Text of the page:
The construction industry in Buffalo and statewide just got the order it dreaded: Shut down now.
Acting on behalf of Gov. Andrew M. Cuomo, Empire State Development Corp. Friday directed that all nonessential construction must shut down across the state.
The revised guidance reverses prior direction that considered the construction industry as essential, allowing it to continue virtually unabated.
According to the new rules, only emergency, nonessential construction can continue, where the work is "necessary to protect the health and safety of the occupants," or to finish a job if it would be unsafe to stop it now, but only to complete enough work so that it is safe to close down.
Essential construction work may still proceed as before, but that's now defined narrowly to include critical infrastructure, such as roads, bridges, transit facilities and utilities, as well as hospitals or healthcare facilities, affordable housing and homeless shelters.
Even then, if work continues, companies must take precautions to maintain social distancing, including for elevators, meals, entry and exit. If a site can't do that, it must shut down.
“We were waiting for the other shoe to drop, and drop it did,” said Michael Modrzynski, president of Allied Mechanical. “Half of the projects we were working on don’t fall into the exempted class, so any teammate of ours who was on those jobs no longer has a job until those can start back up.”
Local governments are responsible for enforcing compliance, with fines of up to $10,000 per violation.
But stopping all work isn't as easy as it sounds, said Frank L. Ciminelli II, CEO of Arc Building Partners. "All stop in construction is like trying to stop an aircraft carrier at full engine – it’s extremely difficult to just stop where we are," he said. "We need a glide path and time to transition critical elements of these jobs."
Carl P. Paladino started venting his anger within minutes of Cuomo’s new executive order.
The chairman of Ellicott Development Co. - who ran against Cuomo for governor in 2010 as a Republican - called the new directive unnecessary and a result of “Andrew running for president.”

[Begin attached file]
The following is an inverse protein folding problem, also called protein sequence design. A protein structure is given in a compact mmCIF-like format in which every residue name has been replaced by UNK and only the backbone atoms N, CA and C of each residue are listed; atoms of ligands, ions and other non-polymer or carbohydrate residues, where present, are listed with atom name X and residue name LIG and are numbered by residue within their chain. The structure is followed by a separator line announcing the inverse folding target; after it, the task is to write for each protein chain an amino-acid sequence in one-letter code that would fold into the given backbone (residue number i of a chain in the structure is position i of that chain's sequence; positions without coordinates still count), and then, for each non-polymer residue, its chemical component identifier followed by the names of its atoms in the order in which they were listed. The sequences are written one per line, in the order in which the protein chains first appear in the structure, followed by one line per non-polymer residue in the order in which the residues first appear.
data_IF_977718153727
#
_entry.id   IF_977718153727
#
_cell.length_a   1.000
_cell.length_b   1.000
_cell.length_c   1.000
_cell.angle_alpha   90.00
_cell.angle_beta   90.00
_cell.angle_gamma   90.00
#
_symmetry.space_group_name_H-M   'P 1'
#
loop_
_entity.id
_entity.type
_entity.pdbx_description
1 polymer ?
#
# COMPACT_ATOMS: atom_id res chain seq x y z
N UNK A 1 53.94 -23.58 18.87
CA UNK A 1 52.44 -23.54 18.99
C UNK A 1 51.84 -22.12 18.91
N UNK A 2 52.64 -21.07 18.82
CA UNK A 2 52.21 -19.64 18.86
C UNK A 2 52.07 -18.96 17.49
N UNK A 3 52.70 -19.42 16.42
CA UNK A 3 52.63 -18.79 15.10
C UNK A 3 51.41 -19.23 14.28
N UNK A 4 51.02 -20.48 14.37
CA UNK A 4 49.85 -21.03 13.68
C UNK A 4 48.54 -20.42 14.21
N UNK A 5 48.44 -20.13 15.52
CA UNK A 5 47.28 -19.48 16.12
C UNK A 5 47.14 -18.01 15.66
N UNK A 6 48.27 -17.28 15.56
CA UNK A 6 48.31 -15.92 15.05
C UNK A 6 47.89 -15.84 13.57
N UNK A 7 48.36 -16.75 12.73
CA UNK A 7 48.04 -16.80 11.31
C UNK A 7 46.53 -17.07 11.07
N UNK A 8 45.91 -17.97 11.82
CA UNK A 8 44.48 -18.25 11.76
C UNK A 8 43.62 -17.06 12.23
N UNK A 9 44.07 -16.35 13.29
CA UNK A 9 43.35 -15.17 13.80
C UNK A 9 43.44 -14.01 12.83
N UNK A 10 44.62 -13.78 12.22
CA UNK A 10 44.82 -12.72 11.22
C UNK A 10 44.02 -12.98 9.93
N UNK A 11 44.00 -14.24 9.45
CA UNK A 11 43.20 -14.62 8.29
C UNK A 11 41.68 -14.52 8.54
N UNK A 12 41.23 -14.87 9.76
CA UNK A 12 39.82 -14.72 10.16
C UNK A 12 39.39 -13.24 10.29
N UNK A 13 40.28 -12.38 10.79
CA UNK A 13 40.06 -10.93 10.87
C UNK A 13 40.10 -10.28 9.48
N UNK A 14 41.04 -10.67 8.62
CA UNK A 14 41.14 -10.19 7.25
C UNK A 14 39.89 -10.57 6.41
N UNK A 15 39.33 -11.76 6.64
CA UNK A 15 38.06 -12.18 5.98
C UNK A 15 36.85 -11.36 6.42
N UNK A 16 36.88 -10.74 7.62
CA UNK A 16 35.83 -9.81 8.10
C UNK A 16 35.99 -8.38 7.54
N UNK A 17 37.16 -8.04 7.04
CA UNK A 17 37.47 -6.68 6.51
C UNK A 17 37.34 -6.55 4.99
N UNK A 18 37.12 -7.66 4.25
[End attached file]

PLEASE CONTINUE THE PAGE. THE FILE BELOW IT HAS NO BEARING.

“He’s killing the economy. This is upstate New York and not New York City where you can do this sort of thing,” he said. “This will put another 10,000 people out of work.”
The order does say that "construction work does not include a single worker, who is the sole employee/worker on a job site." But the meaning isn't clear, companies said.
“I’m kind of beside myself, trying to figure out this last dictate,” said Domenic Cortese, president of Cortese Construction Services Corp., a remodeling and home improvement contractor. “There’s some interpretation here, it seems to me. I wish there was an easy place to get an answer.”
Cortese said his firm has several ongoing jobs that don’t have “working plumbing or viable electrical connections, or even a structural completeness.”
“You could argue that safety would be an issue,” he said.
But ESD spokeswoman Pamela Lent said that’s not the intention.
“You can’t finish unfinished jobs, only to the point where you make it safe,” she said. “Perhaps it would involve sealing off a building or making sure electrical is turned off and not hazardous. It’s a case-by-case thing.”
Anne Duggan, spokeswoman for Ciminelli Real Estate Corp., said the company would continue work on its 201 Ellicott project, which is predominantly an affordable housing project with 201 units. But "our contractor for The West End will be preparing the site for shutdown," she added, referring to the townhome project in the Waterfront Village.
Paladino said his company must meet deadlines on several projects, because prospective tenants have terminated leases in their old premises. Some of those are state entities to whom he rents space, he added.
“We’re working day and night to get this done and could get sued by the state for not performing,” he said.
His son, William - the company's CEO - suggested that the state should adopt different rules for upstate and downstate, "where the spread is more prevalent."
Anthony DeMiglio's AMD Environmental monitors asbestos-abatement projects, of which there are several ongoing in Western New York, and he said that "most of our projects are going to keep moving" - including Shoreline Apartments.
“If there’s an ongoing abatement project, it’s difficult for a contractor to walk away from it,” DeMiglio said. “But all the new projects are on hold as of right now.”
Phil Nanula, CEO of Essex Homes of Western New York, said the directive would mean altering the pace of construction of some developments, and putting future phases on hold. Essex is working on Colvin Estates in Buffalo, and several suburban projects.
So if a house has already been started, Nanula said, “we’re going to get a house to a safe position,” which includes roofing, walls and doors.
Beyond that, Nanula suggested the company could continue some other construction with one worker on a job site, as long as they are separate and independent from others.
“So that’s where the work process would slow way, way down,” Nanula said. “Hanging drywall would be difficult if not impossible to hang a whole house with only one person.”
But DeMiglio isn't sure things will change soon. "I think it’s only going to get worse," he said. "I can’t imagine it’s going to go away in a week or two."
Cortese agreed. "I think we’re done for the foreseeable future," he said.